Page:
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About the Commission on the Role of Housing in the Future of Care and Support

The Commission on the Role of Housing in the Future of Care and Support was funded by the Dunhill Medical Trust and led by SCIE. Established in October 2020, it is composed of a group of leaders of care and support organisations, academics, experts and practitioners related to housing with care and support and co-chaired by the Rt Hon Paul Burstow, Professor Julienne Meyer CBE and Sir David Pearson CBE. The Commission was tasked with developing a vision and roadmap for providing more options for housing with care and support.

The Commission examined the range of housing types that provide access to care and support for older adults who no longer live in mainstream or general housing. This includes the following types: care homes (also referred to residential homes and nursing homes), housing with care (an umbrella term for extra care, retirement villages, assisted living), housing with support (an umbrella term for retirement flats, sheltered housing), Shared Lives, and forms of alternative and community-led housing such as co-housing schemes.


The Commission published its final report A place we can call home: A vision and a roadmap for providing more options for housing with care and support for older people in November 2021. The report followed on from an earlier discussion paper published in February 2021 and concludes that an overhaul is needed on how housing with care and support is planned, commissioned, designed and delivered.

No decision about care and support should be made without considering where people live. This report is a wake-up call. It makes a compelling case for investing in innovative housing with care and raising public awareness of their later-life housing options. Better housing can help people to live in places that matter to them as they age, to remain independent as long as possible and stay connected with their family, friends and communities.

Rt Hon Paul Burstow

A test of any country is the degree to which it supports and enables those who need care and support to stay safe and to lead the best lives they can. Excellent housing with care – including care homes, supported living, extra care and the many other models – is at the heart of supporting people to live the best lives they can. I am excited to be asked to co-chair this important commission. I hope that the work we do can inform future policy and practice for years to come.

David Pearson CBE

I said last year that this Commission mustn’t just be a talking shop. I’m delighted that this report makes some tangible recommendations for a 10-year strategy. The seven principles of excellence, identified in the report, are key to delivering our shared vision with Social Care Future, where we all want to live in a place we call home with the people and things we love, in communities where we look out for one another, doing the things that matter most.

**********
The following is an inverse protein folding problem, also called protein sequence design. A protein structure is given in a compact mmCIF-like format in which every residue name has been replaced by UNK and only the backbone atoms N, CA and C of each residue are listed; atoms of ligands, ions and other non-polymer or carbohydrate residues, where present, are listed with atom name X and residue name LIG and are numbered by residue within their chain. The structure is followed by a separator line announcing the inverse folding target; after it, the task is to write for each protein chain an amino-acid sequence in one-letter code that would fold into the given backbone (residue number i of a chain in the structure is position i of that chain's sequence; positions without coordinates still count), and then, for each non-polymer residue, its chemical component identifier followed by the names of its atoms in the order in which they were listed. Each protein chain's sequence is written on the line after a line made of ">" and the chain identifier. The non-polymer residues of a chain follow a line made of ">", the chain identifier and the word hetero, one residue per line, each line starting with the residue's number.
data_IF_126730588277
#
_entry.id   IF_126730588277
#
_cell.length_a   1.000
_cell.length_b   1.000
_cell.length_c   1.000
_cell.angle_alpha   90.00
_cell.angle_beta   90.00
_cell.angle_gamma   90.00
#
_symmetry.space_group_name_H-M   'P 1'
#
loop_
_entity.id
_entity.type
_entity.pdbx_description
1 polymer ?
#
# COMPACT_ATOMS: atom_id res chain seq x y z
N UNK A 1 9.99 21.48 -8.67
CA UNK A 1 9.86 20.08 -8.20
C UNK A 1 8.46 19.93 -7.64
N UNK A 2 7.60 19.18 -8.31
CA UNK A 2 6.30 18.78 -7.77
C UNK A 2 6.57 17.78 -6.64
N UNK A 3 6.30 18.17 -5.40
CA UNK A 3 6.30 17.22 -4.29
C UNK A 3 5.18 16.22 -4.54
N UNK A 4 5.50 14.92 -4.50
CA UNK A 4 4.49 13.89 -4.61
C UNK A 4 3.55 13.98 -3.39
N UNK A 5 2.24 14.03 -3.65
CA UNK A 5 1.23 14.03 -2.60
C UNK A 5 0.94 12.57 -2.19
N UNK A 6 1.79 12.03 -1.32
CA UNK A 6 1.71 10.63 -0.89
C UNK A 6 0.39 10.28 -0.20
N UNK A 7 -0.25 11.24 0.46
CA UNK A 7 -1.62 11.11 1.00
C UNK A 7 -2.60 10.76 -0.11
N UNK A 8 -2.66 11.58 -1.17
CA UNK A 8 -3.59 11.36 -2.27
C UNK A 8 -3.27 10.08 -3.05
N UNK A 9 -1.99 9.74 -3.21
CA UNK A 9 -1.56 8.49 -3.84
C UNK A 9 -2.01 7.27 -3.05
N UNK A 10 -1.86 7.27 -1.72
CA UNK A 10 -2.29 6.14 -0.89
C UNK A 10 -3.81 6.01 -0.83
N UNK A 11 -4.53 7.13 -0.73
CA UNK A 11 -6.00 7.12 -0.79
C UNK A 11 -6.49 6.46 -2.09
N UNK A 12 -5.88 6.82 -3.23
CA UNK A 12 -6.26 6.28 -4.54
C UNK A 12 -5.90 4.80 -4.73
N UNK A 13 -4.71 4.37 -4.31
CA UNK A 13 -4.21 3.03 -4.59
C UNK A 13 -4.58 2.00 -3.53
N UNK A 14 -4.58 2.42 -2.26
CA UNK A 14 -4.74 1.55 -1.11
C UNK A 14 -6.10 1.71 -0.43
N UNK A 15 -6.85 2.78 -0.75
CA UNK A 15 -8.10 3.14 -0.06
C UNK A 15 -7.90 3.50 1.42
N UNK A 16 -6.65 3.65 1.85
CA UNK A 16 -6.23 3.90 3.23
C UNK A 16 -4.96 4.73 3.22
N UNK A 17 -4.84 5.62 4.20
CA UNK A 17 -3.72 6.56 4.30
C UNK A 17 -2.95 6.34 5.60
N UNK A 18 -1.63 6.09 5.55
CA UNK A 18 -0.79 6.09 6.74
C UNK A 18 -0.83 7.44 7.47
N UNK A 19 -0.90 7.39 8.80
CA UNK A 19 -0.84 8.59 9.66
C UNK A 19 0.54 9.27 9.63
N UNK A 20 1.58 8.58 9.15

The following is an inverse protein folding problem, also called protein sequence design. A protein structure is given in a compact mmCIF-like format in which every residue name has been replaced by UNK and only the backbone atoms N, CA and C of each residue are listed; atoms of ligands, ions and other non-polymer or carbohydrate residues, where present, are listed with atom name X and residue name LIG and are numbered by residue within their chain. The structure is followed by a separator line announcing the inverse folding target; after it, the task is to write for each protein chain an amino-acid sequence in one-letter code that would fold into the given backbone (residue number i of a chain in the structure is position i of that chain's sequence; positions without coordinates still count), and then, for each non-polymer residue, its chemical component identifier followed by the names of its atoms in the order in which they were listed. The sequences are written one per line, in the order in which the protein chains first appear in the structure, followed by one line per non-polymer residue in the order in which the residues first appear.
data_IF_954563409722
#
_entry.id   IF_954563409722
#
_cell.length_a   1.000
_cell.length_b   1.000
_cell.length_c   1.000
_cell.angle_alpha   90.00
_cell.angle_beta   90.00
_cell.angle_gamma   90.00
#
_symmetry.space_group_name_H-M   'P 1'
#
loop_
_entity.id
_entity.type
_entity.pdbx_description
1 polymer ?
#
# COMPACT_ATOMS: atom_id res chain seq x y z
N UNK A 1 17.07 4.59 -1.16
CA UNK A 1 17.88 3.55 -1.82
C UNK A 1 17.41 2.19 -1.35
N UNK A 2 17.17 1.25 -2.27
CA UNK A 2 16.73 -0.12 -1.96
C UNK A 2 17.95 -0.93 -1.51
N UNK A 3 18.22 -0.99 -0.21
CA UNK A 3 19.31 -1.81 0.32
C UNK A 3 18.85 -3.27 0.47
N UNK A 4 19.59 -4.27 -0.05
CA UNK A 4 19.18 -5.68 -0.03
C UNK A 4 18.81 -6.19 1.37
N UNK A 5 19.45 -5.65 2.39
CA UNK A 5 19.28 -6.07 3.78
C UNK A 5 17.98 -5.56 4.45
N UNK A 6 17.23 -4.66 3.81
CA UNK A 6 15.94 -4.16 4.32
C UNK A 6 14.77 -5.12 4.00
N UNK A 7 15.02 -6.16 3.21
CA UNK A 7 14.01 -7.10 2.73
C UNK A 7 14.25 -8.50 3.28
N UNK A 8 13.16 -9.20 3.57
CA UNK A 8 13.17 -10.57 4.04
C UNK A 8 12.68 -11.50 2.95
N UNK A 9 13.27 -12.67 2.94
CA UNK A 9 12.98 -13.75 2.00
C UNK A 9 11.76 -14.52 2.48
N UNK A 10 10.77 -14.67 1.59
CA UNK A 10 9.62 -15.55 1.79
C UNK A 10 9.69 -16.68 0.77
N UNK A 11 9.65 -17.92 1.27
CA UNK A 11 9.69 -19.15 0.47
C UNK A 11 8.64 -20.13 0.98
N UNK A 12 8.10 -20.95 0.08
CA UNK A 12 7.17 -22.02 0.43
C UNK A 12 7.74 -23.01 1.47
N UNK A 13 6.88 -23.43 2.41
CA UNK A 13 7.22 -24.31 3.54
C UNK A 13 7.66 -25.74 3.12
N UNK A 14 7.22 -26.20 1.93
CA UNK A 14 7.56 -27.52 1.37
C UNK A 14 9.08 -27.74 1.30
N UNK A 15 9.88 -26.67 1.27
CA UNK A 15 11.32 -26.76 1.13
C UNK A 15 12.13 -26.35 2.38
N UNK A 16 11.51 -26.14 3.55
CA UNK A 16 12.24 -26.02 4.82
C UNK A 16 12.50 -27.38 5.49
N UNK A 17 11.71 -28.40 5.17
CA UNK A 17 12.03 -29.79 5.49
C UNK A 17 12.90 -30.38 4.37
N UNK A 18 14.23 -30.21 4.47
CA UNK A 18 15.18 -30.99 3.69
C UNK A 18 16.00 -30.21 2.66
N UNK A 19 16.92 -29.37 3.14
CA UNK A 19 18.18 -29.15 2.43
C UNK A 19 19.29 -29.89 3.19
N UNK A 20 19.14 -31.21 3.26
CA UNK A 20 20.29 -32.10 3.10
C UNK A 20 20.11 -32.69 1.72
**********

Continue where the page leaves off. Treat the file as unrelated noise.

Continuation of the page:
Professor Julienne Meyer CBE


As well as the three Co-Chairs, the panel of Commissioners was made up of:

  • Jane Ashcroft CBE, Chief Executive, Anchor
  • Dr José-Luis Fernández, Director Care Policy and Evaluation Centre, London School of Economics
  • Professor Martin Green OBE, Chief Executive, Care England
  • Edel Harris OBE, Chief Executive, Mencap
  • Richard Jones CBE, Chair of Board for Shared Lives Plus 
  • Julie Ogley, Immediate Past President, Association of Directors Adult Social Services and Director of Social Care, Health and Housing, Central Bedfordshire Council
  • Professor Alison Petch, Chair, The Dunhill Medical Trust 
  • Jeremy Porteus, Chief Executive, Housing LIN 
  • Vic Rayner OBE, Executive Director, National Care Forum 
  • Dr Ossie Stuart, Trustee, Social Care Institute for Excellence 
  • Andrea Sutcliffe CBE, Chief Executive, Nursing and Midwifery Council 
  • Dr Jane Townson, Chief Executive Officer, Homecare Association 
  • Michael Voges, Executive Director, Association of Retirement Community Operators 
  • Emma Williams, Relatives and Residents Association

The Commissioners were supported by SCIE’s Co-Production Collective and a Stakeholder Reference Group.


SCIE undertook six strands of evidence to inform the Commission, the details of which can be found in appendix 2 of the report:

  • An online public perception survey of 1,543 people conducted via YouGov
  • A mapping exercise of the housing with care and support sector
  • cost-benefit tool designed to enable local authority commissioners to explore the financial costs and benefits of developing extra care, residential care, Shared Lives and sheltered housing. The tool was developed jointly by SCIE and Private Public Limited
  • Directory of Promising Practice containing 42 examples and eight case studies
  • Appreciative Inquiry consisting of online workshops and a series of one-to-one conversations. Three workshops were with people with lived experience and carers of people with lived experience and one with providers, including managers and other senior staff. In total, 15 people with lived experience and carers, and nine providers and social workers took part
  • A scoping review of the literature

The Dunhill Medical Trust is an independently endowed charitable foundation specialising in supporting researchers and community organisations to understand the mechanisms of ageing and improve the health and social care of older people.

View more about the Commission and its findings

Role of housing in the future of care and support

Commission report: A place we can call home

Promising practice:

Population survey

Cost-benefit tool

Webinar recording